The Public Accounts Committee hearing into the NHS National Programme for IT yesterday heard that the £12.4bn programme is largely on track, apart from its central component, the NHS Care Records Service, which is intended to deliver rich local clinical systems and a national database of summary records.

Just 12 acute trusts have so far received the patient administration systems that are meant to provide the first building blocks of detailed local care record systems. No trusts have yet received more complex integrated clinical systems – the local component of CRS.

Committee chairman Edward Leigh, said: “There are 170 acute trusts and the system has just been deployed into 12, CRS is not in yet.”

Richard Granger, director of NHS Connecting for Health the agency delivering NPfIT, described the question as “a highly selective marshalling of facts”.

Leigh added: “CRS is central. There are 170 hospitals and my clinical record won’t be deployed into any hospital yet, right or wrong?” In response Granger stressed that almost 10,000 deployments had occurred both in infrastructure upgrades and systems ranging from Choose and Book upgrades, patient administration systems and GP systems.

He singled out the NHS spine, which now holds 72m demographic records and the 33 Picture Archiving and Communications deployments to date as particularly significant achievements.

Sir Ian Carruthers, acting chief executive of the NHS, however, acknowledged that CRS remains central and has been delayed due to the complexity of the system, risks involved and need to carry clinical support. “We want a system that works and not one put in quickly for its own sake,” said Sir Ian.

Asked by committee member and Labour MP, Austin Mitchell, whether the programme was trying to do too much, Sir Ian replied: “Apart from the Care Record everything is going right. We are where we are.”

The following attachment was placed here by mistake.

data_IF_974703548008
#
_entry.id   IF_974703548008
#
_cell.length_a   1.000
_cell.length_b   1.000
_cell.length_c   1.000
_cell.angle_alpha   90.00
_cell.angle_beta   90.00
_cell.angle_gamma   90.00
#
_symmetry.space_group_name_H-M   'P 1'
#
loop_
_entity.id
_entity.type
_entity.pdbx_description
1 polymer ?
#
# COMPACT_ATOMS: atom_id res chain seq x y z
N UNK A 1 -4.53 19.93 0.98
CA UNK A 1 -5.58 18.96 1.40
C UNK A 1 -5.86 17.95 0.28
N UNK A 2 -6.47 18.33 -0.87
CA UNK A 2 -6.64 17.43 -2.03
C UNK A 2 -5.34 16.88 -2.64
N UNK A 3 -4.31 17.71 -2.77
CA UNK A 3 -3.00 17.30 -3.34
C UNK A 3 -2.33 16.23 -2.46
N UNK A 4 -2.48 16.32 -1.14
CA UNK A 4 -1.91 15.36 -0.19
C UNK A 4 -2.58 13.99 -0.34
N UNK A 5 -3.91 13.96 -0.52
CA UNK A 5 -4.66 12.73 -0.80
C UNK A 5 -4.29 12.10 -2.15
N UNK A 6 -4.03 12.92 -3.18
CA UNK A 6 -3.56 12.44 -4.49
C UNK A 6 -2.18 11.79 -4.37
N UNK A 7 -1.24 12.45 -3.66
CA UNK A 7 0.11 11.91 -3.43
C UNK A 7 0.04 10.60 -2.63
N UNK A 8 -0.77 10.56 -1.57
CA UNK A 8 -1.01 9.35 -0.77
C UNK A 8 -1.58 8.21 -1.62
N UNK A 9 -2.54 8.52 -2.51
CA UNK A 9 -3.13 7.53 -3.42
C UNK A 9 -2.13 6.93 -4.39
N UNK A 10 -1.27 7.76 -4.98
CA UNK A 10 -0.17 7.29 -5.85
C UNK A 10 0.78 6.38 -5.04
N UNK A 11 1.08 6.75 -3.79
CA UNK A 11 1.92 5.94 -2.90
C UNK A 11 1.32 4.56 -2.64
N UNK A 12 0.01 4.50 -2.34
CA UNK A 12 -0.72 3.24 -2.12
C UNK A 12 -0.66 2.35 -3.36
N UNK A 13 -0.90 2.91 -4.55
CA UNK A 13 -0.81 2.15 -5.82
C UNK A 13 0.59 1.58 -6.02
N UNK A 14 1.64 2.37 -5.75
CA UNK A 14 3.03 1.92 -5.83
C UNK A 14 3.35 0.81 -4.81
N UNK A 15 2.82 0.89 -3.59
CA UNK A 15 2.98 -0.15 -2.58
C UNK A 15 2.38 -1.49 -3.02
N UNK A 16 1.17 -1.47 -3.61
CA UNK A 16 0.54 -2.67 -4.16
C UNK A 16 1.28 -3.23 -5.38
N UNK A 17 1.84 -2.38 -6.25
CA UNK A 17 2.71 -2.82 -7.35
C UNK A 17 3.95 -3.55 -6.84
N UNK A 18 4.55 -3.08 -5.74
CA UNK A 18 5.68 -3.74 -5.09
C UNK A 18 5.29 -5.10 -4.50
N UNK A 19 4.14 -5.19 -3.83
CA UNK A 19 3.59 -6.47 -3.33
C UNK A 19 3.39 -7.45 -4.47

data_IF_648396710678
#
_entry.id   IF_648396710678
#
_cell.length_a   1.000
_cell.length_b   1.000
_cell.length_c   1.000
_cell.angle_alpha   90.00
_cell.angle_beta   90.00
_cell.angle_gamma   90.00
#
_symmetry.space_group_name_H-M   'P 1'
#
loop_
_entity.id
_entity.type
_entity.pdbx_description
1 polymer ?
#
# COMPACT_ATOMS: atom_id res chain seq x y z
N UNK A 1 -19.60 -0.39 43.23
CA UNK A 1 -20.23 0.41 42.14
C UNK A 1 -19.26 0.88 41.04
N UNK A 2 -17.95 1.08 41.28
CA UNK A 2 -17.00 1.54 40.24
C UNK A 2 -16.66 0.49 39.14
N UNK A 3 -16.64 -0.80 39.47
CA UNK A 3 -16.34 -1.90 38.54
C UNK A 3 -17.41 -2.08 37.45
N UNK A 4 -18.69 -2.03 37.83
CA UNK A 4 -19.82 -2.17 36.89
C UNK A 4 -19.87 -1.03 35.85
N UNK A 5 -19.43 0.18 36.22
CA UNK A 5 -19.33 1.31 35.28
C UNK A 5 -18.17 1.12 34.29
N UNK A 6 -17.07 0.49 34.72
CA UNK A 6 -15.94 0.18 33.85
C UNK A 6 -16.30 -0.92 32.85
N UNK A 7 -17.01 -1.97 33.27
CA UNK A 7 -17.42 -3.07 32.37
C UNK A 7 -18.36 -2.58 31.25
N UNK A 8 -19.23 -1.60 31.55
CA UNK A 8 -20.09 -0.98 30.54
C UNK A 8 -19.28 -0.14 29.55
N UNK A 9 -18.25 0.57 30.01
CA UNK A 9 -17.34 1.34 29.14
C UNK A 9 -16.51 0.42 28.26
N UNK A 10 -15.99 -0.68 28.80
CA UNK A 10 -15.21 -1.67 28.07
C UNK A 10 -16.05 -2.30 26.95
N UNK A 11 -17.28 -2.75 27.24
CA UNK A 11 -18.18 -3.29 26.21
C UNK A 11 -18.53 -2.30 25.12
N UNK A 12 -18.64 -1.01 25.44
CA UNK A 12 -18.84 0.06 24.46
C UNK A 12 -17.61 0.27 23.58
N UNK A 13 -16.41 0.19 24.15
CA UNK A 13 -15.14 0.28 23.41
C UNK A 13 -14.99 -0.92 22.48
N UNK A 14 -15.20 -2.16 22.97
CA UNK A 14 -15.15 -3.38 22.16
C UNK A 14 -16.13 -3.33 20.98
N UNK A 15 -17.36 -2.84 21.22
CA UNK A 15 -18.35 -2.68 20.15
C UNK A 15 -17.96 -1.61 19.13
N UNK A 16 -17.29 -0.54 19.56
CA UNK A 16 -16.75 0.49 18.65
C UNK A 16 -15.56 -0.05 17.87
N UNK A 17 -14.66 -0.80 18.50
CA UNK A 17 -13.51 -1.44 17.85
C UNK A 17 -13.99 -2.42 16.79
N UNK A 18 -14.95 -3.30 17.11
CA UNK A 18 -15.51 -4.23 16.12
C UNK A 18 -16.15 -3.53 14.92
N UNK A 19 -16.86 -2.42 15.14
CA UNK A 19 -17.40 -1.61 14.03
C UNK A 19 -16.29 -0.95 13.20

Professor Peter Hutton, the former clinical lead of the project told the committee: "The core of the project is CRS."

He added: “I’ve not been in the programme for two years but my understanding is that the systems have not been added.” Professor Hutton said that the systems delivered to date “have nothing to do with the NHS Care Record”.

Chris Shapcott, who led the National Audit Office (NAO) investigation of the national programme told the committee: “There are some systems in hospitals that are working, but the core clinical system has some time to go.”

Questioned on the two-year delay to CRS reported by the NAO, Sir Ian claimed the delay to the summary spine record had been a deliberate Department of Health decision taken in light of supplier difficulties and the desirability of securing clinical buy-in.

Asked to provide the committee with a copy of the original delivery schedule for the various modules of the LSP (local service provider) strategic CRS solutions, Granger told the committee he would see if the LSPs would be willing for him to provide the information.

Granger said: “It is a very ambitious programme. We are trying to do a lot of work very quickly to catch up with 20 years of under-investment.” Mitchell observed the PAC had often found attempts at great leaps forward had an unhappy track record.

Asked whether CRS would be fully implemented by the DH’s 2010 target Granger said: “I’m confident that a huge percentage of the programme will be in place.” He declined to give a commitment that CRS would be 100% implemented. “We are on track for the deadlines of the programme.”

He later acknowledged, though, that delays to the local detailed CRS systems to be delivered by LSPs had created additional costs to trusts. “A number of existing trusts have had to extend existing systems. I don’t have an exact number but in many cases we are providing financial support to update existing systems.”

Several members of the committee went out of their way to praise the procurement approach taken by CfH and Sir John Bourn, head of the NAO, said that the contracts were based on payments by results delivered.

Questioning from committee member and Conservative MP Richard Bacon revealed, however, that in certain circumstances CfH would make advanced payments. “I said we would only make an advanced payment when covered by a letter of credit from a bank,” said Granger.